Keelung boulder removal gets crackin'
The China Post news staffTAIPEI, Taiwan -- Large portions of a 2,000-ton rock perched precariously on a slope in Keelung were broken off and removed yesterday, as city workers started to clear away the rock, which poses a serious threat to motorists and residents at the foot of the hill.
September 7, 2013, 12:03 am TWN
City officials said they expected to have removed a quarter of the rock by the end of the day.
An excavator moved in to the top of the slope at around 9 a.m. to start breaking up the rock, which measured about 800 cubic meters, after police had evacuated the residents from their houses at the foot of the hill.
Rows of buffers were also lined up to prevent pieces of the rock from rolling downhill and hitting the houses or reaching Bisha Fishing Port, which lies just across Beining Road from the hill.
As the rock was not as hard as expected, work progressed quickly, city officials said, adding that the area is expected to be cleared of the danger and reopened to traffic by Sept. 15.
A two-story high rock rolled down the hill in a landslide on Aug. 31 after hours of torrential rain, coming within inches of landing on a car traveling down Beining Road. The front of the vehicle was badly damaged, but the driver was unharmed.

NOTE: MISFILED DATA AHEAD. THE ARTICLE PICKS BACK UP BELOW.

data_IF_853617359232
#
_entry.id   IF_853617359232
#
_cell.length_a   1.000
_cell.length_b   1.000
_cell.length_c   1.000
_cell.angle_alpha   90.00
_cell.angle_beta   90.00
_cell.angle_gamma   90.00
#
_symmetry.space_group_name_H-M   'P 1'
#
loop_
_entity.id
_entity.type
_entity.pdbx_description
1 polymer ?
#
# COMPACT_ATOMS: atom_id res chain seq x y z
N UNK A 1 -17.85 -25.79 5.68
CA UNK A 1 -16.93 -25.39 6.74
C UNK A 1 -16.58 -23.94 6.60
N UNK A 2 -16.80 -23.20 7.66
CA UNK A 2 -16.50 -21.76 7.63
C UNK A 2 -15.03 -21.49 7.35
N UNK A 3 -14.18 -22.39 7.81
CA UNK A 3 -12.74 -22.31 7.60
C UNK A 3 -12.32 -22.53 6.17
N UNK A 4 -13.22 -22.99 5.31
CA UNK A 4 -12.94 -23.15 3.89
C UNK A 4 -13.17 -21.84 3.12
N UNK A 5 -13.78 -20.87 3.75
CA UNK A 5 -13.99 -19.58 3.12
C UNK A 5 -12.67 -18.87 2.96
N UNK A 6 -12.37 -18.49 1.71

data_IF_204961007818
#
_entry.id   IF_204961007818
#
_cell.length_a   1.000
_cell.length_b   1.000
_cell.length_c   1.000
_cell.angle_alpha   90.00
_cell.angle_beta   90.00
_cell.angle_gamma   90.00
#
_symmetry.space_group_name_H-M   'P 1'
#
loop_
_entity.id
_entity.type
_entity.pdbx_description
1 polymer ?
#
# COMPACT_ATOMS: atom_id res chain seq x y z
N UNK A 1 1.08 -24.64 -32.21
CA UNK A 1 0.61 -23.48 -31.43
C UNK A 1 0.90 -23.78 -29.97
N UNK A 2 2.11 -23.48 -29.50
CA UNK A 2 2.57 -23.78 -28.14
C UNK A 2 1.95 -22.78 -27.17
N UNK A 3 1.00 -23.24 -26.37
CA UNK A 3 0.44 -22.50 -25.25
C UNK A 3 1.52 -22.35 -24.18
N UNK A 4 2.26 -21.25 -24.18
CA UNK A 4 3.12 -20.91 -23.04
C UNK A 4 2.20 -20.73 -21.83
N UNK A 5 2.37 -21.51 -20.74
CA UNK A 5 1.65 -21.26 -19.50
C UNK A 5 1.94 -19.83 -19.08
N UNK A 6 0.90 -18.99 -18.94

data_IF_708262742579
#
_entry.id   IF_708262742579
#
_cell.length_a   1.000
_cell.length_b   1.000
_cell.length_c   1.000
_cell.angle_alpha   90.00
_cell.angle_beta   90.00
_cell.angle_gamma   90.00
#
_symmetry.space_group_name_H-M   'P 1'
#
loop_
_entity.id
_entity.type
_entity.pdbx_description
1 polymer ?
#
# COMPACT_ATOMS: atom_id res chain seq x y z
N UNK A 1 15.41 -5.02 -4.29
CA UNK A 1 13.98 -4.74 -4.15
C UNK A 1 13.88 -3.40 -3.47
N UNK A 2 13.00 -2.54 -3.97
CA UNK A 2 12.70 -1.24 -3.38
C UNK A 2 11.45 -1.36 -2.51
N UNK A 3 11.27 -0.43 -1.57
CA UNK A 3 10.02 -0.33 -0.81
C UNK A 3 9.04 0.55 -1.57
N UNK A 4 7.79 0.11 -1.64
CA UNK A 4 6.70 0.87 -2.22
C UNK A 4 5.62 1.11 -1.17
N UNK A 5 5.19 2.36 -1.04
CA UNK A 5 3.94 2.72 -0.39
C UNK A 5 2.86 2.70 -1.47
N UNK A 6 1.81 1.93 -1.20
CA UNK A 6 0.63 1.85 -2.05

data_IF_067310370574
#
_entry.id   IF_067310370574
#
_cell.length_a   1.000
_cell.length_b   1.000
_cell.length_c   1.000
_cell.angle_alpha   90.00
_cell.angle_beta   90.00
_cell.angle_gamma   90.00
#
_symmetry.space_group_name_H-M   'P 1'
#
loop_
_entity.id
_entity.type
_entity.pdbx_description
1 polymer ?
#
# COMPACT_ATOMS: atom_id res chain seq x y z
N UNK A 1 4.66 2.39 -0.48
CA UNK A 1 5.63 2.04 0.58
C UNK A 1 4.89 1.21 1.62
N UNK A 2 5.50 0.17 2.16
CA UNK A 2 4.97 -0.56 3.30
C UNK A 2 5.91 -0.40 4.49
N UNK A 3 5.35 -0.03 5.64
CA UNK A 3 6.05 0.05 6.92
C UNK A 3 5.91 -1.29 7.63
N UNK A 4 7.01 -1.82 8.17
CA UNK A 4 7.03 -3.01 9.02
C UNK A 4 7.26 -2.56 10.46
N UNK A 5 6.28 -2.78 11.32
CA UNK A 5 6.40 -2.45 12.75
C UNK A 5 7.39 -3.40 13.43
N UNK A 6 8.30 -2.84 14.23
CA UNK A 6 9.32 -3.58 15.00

The road was sealed off, but later it was discovered that another even bigger rock was still sitting at the top of the hill.
The city ruled out using explosives to remove the rock, fearing it would further undermine the slope and cause more landslides.
After deciding that an excavator should be used instead, the city dispatched workers to clear bushes to make way for a path leading to the otherwise inaccessible rock.
It had been decided that expanding agents would be used to facilitate the work, but now they may not be needed, judging from the softness of the rock, the officials said.
A total of 180 doses of expanding agent had been prepared, and would have been inserted into two-meter deep holes drilled into the rock. The expanding agents would have built immense pressure within the rock in one to two hours, eventually cracking it to pieces, the officials said.